When shopping for a chef’s knife, you may come across some unfamiliar terms. Here’s a brief glossary of important terms to know.
Tang: The tang of a knife is the part of the blade that extends into the handle and holds it in place. If you look at a good chef’s knife, you’ll generally see a strip of metal running through the middle of the handle; that’s the tang. A full tang, which is the most desirable, is thick enough to show on both the top and the bottom of the handle. Full-tang knives are very stable and feel balanced in the hand. A partial tang extends only down the top or bottom of the handle.
Edge: The edge of a chef’s knife is the sharp side.
Spine: The spine of a chef’s knife is the slightly flattened side of the blade that isn’t sharp.
Point: The point of a knife blade is its very tip.
Blade: This term refers to the entire knife, save the handle.
Butt: The butt is the end of the knife’s handle.
Rivets: A knife’s rivets are those metal “dots” you see along the knife’s handle. There are usually three, and they secure the tang inside the handle.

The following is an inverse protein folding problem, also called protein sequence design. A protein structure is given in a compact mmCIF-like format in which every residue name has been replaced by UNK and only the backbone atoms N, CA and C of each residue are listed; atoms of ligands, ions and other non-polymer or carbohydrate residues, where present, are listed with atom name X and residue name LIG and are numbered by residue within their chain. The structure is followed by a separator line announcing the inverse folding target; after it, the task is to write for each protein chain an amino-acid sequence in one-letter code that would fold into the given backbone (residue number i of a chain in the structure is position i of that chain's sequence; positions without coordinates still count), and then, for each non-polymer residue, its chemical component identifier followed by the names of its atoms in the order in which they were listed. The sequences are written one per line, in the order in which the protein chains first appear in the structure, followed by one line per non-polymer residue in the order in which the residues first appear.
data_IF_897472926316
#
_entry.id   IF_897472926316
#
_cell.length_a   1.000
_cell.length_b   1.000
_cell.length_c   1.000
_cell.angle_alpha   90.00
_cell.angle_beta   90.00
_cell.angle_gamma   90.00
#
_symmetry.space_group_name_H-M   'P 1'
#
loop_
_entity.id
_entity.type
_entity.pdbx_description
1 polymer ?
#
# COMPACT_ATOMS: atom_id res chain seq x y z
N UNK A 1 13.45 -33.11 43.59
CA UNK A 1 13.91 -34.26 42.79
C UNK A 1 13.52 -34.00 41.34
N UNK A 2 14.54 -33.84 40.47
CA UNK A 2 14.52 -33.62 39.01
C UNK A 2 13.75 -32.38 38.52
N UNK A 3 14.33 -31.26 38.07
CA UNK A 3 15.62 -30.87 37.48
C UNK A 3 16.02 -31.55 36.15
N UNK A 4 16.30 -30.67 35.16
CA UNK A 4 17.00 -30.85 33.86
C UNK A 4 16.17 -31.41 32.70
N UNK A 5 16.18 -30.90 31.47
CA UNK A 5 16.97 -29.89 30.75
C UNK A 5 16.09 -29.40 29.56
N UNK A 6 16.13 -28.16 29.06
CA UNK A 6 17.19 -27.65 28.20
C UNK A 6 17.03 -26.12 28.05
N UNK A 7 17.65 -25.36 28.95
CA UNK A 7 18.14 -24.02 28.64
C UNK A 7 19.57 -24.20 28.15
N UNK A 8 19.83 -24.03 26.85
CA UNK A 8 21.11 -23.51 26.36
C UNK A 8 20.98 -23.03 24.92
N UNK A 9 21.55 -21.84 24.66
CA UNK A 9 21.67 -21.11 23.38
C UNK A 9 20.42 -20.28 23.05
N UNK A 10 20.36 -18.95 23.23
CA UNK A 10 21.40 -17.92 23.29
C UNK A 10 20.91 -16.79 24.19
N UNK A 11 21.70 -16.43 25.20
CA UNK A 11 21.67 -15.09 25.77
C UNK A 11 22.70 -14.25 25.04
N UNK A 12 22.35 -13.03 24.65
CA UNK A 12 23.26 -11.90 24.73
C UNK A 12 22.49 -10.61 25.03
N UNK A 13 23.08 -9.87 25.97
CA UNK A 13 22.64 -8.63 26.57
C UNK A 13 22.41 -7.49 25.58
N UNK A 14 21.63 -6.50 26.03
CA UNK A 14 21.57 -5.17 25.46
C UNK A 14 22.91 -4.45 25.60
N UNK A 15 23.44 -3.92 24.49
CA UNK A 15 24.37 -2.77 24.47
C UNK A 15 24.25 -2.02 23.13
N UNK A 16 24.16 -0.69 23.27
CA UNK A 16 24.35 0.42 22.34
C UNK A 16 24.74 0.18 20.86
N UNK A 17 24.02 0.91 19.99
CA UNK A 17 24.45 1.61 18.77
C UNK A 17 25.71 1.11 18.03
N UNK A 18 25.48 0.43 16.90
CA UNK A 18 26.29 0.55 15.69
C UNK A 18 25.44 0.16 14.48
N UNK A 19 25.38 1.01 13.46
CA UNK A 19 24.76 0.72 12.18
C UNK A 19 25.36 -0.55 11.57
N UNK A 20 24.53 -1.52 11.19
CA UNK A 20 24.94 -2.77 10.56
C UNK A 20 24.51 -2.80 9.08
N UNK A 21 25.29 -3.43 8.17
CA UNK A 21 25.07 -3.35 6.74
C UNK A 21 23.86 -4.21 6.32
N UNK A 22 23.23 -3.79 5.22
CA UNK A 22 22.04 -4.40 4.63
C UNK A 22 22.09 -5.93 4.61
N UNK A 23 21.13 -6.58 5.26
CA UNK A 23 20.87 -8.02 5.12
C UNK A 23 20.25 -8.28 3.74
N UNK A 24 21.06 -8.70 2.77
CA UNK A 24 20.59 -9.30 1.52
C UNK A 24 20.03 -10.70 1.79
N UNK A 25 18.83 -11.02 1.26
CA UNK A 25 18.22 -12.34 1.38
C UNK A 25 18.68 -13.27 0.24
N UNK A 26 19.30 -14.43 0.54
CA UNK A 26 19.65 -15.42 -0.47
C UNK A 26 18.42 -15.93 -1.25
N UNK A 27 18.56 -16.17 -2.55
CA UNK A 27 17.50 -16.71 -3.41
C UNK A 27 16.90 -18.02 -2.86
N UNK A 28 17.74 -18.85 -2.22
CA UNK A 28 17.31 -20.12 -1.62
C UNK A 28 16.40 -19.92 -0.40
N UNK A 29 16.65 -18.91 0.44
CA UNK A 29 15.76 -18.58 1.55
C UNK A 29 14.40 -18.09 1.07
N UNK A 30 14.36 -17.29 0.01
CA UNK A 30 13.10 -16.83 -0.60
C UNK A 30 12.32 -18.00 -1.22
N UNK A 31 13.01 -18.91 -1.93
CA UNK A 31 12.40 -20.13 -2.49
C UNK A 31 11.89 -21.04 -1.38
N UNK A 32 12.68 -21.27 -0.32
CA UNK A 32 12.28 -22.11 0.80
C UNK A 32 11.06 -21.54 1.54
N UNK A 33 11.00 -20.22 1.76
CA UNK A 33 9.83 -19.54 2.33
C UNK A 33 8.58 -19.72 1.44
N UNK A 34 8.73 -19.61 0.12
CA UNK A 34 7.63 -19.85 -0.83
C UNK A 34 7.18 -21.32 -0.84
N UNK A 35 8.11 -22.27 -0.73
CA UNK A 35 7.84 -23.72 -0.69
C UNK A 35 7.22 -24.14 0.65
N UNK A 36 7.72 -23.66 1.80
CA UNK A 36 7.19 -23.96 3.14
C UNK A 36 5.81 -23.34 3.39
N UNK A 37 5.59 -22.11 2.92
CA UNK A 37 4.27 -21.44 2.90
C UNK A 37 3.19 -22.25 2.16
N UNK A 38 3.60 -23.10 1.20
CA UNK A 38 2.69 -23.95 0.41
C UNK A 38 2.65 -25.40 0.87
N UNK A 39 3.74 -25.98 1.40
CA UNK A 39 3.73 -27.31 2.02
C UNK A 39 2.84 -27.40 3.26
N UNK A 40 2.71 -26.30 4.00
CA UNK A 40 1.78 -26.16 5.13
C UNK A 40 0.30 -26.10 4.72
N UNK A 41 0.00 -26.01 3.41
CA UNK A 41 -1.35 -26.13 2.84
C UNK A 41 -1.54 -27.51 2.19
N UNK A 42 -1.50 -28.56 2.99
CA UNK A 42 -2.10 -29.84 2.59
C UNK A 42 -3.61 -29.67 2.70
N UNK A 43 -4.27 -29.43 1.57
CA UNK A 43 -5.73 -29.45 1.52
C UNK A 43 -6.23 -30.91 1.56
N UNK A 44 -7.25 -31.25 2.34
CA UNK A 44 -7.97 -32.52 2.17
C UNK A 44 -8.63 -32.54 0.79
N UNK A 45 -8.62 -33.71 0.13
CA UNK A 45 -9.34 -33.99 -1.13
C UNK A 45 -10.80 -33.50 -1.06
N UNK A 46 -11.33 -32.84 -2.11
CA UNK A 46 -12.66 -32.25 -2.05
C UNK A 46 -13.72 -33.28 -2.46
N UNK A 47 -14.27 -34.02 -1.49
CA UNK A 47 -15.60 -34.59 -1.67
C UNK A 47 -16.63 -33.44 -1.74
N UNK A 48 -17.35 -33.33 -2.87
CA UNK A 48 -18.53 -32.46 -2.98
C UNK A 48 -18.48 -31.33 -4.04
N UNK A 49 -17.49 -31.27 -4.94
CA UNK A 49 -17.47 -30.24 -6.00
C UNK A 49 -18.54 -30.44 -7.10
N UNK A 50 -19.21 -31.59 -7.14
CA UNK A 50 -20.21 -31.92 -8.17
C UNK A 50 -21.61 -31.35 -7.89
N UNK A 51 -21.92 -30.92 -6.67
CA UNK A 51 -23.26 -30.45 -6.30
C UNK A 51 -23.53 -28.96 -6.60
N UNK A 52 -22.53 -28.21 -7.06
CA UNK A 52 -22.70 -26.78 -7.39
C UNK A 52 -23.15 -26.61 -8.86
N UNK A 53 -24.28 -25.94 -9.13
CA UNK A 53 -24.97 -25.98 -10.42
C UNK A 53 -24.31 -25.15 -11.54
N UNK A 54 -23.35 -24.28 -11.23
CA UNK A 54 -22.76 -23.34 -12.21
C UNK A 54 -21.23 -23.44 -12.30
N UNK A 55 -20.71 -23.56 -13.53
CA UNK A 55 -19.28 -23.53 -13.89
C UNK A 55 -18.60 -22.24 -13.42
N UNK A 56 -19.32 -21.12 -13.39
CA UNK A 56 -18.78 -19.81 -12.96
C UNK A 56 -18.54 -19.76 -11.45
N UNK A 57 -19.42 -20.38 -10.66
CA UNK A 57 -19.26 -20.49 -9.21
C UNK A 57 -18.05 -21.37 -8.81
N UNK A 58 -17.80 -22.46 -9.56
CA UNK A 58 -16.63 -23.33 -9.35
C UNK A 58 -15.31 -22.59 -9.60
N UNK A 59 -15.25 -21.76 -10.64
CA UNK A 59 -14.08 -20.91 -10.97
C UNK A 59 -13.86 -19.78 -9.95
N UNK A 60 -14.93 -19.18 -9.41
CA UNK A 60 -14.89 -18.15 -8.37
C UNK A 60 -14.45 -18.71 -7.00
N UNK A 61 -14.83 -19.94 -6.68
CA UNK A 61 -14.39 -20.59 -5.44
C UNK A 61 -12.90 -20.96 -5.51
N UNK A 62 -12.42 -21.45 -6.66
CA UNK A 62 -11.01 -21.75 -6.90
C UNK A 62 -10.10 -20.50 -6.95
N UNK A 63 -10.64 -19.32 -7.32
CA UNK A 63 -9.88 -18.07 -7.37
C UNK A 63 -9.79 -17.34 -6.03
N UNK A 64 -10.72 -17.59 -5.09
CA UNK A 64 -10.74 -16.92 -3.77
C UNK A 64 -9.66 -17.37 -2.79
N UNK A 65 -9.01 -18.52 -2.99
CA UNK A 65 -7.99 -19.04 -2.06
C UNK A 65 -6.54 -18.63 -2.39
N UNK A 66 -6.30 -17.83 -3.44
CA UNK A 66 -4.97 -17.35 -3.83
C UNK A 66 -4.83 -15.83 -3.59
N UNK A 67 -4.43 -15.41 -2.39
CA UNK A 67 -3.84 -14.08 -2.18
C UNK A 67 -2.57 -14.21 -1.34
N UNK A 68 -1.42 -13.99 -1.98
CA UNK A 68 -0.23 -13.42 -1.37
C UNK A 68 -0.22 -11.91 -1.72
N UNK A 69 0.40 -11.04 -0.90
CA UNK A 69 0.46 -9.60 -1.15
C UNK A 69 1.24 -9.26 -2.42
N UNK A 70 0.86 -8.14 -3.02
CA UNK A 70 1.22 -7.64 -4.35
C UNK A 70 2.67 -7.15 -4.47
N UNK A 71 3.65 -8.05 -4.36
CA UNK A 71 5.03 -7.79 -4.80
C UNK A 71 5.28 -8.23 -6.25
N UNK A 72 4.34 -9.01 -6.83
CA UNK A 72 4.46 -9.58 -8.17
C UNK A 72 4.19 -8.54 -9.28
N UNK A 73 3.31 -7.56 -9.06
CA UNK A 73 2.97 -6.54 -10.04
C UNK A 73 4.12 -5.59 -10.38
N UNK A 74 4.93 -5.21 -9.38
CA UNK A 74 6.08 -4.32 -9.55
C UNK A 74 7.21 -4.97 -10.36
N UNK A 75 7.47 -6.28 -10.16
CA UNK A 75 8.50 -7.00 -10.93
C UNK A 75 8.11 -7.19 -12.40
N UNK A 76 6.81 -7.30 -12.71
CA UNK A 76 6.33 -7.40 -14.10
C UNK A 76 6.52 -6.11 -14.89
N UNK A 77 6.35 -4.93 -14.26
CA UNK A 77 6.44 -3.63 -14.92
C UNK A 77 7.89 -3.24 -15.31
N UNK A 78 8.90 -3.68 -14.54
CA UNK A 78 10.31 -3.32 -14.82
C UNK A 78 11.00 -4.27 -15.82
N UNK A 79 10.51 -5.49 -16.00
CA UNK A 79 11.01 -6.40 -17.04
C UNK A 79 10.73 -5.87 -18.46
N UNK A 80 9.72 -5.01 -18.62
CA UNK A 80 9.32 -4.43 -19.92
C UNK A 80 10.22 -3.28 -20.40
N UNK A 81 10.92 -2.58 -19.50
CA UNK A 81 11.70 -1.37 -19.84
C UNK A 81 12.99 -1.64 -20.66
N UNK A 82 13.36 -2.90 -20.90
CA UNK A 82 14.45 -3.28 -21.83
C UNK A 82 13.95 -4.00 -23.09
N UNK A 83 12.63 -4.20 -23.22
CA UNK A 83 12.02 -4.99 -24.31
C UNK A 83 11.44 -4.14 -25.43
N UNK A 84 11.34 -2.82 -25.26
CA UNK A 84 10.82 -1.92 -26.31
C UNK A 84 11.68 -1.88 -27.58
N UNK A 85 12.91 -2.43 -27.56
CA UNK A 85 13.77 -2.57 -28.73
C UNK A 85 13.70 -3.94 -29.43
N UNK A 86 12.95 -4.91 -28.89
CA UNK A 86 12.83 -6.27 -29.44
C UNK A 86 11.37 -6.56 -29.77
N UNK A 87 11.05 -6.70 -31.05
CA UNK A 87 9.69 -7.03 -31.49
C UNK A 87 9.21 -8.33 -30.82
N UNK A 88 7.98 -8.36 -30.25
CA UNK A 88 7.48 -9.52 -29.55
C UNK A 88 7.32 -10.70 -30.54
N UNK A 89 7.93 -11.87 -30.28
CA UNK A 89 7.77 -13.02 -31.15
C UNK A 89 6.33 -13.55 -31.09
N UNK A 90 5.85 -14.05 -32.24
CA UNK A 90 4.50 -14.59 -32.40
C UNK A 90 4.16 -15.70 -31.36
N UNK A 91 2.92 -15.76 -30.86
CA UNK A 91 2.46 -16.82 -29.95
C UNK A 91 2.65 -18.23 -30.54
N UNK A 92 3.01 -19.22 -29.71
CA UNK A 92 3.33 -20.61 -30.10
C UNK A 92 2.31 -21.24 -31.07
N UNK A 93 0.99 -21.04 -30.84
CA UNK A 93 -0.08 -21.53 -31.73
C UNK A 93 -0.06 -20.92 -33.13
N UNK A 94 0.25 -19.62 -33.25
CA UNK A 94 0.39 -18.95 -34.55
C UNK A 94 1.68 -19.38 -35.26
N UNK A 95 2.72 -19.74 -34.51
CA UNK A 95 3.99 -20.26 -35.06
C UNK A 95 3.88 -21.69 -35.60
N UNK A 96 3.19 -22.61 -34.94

Heel: The heel is the wide “bumper” at the bottom of the blade right before it attaches to the handle. This adds balance to the knife and also serves as a handy edge for chopping harder items like nuts or carrots.
Bolster: The bolster is the thick part of the blade right in front of the handle. It helps keep your fingers from slipping while you use the knife. Not every chef’s knife has a bolster.
A. There are inexpensive chef’s knives that cost less than $25, and there are chef’s knives that cost well over $100. For the average home cook, the sweet spot is somewhere between the $30 and $60 mark. For this kind of price tag, you should expect a product with quality construction, good balance, and a comfortable handle.
A. While buying a complete knife set is undeniably easy, you could end up with knives you don’t need and will never use. And the more knives you have, the more storage space you need; for those low on space, this is a definite consideration.
Ultimately, the choice between a knife set and a single chef’s knife is up to you.
A. Good knives deserve respect. Don’t toss your chef’s knife into a jumbled drawer or leave it blade-down in a knife block; both of these actions could dull the blade or damage the knife. Keep your knife blade-up in a knife block, attach it to a magnetic knife holder, or keep it in a drawer with a utensil holder that safely separates sharp blades from other kitchen utensils.
A. While Japanese knives are indeed fine utensils, they are not necessarily better than western knives. Japanese blades are generally very hard and sharp with thin, lightweight blades. That makes them easy for some people to wield, but it also means they are more likely to break during heavy use. Western chef’s knives, by contrast, tend to be heavier, thicker, and sturdier.